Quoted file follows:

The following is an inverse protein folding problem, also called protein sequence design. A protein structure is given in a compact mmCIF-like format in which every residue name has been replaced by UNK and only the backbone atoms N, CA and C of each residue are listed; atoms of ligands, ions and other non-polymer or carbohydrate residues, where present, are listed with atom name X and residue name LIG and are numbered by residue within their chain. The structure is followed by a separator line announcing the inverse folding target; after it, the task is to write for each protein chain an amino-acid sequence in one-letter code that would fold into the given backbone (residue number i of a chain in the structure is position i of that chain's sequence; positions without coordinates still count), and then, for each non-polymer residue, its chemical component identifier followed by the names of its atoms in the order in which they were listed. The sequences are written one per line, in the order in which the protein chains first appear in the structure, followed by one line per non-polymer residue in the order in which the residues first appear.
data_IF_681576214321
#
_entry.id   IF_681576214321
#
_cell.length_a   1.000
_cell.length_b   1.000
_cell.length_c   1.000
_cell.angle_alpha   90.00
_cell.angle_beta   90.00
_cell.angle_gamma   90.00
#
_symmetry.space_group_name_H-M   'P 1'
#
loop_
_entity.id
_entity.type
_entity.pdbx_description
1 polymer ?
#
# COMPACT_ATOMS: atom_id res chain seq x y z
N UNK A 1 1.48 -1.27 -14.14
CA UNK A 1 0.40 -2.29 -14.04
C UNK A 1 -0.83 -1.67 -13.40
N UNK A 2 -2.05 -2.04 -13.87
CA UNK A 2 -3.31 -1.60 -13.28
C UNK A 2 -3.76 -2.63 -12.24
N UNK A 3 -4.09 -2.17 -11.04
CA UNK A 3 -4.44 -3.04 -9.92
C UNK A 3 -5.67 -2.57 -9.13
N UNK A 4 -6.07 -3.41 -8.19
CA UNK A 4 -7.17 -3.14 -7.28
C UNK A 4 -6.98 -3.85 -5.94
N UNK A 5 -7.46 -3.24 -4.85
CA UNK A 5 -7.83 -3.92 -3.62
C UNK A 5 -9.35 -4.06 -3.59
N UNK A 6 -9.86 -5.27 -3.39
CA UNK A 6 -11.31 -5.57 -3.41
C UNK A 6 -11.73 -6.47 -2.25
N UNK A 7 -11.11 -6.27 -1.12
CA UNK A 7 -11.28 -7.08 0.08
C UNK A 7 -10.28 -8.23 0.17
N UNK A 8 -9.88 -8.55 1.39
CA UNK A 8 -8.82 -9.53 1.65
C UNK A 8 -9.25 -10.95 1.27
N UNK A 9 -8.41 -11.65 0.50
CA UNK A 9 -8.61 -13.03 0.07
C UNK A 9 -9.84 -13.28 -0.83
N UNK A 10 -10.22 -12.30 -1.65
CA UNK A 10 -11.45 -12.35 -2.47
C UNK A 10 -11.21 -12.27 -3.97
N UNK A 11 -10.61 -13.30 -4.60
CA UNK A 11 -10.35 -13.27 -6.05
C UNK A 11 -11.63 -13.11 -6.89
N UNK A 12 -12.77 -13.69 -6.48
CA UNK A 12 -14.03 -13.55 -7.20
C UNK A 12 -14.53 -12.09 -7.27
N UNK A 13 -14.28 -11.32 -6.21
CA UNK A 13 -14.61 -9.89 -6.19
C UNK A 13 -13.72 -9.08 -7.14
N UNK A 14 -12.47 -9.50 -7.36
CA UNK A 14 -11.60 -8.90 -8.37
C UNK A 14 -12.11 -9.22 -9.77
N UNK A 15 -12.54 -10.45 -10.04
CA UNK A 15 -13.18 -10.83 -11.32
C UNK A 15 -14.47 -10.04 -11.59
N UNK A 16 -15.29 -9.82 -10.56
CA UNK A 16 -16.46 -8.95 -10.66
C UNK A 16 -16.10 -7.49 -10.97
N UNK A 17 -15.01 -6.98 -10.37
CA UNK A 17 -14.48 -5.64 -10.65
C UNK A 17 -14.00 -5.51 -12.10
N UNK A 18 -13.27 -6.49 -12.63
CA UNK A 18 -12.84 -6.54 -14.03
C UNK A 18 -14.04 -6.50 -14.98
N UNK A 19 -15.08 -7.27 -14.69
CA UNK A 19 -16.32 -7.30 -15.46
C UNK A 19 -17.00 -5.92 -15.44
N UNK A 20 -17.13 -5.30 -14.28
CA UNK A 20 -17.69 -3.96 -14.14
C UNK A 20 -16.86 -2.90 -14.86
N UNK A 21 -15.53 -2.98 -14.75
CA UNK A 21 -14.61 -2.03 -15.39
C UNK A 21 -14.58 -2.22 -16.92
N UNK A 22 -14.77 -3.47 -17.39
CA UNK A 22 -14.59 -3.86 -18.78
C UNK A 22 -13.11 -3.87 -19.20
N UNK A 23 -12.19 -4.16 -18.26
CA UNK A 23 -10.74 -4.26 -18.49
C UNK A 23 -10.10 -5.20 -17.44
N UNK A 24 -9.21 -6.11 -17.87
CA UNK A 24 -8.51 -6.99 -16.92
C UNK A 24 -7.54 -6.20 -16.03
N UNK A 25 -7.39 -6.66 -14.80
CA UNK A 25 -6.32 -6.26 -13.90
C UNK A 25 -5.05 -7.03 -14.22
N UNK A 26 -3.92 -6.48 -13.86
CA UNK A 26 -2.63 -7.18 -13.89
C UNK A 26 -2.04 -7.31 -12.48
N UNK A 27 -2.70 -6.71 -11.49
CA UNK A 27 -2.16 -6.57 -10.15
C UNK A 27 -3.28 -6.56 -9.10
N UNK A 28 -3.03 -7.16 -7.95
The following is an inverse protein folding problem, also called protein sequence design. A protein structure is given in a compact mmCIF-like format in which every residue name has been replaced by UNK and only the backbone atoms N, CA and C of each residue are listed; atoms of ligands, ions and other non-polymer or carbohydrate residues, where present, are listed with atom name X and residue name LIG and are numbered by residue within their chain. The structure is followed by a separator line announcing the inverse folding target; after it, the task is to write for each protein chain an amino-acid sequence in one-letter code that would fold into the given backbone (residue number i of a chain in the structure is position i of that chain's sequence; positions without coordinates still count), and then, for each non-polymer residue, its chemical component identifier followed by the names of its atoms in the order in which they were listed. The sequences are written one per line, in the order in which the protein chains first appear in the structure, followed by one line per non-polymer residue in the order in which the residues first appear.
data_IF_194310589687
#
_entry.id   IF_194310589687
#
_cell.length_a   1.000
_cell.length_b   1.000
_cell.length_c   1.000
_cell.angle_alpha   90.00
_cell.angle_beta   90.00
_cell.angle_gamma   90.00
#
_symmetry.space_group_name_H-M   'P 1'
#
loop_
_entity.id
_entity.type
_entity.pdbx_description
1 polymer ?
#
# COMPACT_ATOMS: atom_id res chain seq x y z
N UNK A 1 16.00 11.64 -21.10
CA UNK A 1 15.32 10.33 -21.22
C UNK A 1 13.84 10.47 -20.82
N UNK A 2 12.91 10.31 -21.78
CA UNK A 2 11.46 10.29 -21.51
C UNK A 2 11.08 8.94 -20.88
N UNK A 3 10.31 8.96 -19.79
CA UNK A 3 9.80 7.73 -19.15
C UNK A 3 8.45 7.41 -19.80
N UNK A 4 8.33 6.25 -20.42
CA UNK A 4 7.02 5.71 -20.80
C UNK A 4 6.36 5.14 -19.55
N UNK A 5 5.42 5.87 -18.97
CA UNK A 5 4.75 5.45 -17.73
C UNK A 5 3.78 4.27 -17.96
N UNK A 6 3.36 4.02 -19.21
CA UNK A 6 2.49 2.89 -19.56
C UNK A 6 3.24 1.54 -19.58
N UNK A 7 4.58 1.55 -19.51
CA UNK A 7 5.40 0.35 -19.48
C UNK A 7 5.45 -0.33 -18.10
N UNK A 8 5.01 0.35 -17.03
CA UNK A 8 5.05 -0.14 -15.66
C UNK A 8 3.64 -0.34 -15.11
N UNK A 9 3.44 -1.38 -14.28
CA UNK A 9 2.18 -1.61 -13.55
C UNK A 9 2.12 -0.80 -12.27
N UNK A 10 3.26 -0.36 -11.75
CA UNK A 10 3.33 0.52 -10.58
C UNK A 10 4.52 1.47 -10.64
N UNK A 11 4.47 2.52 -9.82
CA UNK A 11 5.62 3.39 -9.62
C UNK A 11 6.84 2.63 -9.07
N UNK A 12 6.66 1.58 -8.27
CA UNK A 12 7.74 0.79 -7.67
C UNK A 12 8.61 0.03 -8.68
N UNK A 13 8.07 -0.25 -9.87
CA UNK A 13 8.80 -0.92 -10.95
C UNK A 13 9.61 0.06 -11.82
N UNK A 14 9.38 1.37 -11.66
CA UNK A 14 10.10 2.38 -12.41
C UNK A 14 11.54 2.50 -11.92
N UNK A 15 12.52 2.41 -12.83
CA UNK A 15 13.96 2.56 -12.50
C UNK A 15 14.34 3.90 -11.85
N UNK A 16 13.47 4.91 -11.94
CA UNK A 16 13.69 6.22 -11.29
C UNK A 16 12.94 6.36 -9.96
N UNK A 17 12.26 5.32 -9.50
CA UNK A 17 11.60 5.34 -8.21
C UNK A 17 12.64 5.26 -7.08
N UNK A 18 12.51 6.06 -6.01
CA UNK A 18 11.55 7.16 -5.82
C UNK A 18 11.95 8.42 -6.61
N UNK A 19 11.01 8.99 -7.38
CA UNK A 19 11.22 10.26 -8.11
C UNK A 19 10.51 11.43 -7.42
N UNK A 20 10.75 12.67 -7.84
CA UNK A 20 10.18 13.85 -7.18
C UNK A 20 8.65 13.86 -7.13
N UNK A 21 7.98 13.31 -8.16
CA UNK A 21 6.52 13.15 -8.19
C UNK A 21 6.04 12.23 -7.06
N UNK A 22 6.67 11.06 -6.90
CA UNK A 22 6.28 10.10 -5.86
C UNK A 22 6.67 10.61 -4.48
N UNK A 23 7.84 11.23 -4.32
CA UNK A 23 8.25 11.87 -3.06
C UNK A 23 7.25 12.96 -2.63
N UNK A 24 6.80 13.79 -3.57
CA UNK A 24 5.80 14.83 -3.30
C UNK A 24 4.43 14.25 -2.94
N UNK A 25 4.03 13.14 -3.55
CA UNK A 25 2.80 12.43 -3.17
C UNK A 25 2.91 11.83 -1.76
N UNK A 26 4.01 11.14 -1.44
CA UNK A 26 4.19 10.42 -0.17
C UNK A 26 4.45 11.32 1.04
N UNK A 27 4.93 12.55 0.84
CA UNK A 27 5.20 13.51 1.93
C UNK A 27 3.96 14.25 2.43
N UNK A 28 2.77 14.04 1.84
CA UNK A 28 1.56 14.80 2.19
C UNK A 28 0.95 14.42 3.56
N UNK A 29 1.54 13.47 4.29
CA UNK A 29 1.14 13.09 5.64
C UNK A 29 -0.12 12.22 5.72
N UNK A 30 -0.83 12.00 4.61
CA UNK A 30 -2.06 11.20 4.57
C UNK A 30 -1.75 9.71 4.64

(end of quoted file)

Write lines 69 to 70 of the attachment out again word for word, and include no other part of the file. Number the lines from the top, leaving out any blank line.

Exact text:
C UNK A 16 -16.10 -7.49 -10.97
N UNK A 17 -15.01 -6.98 -10.37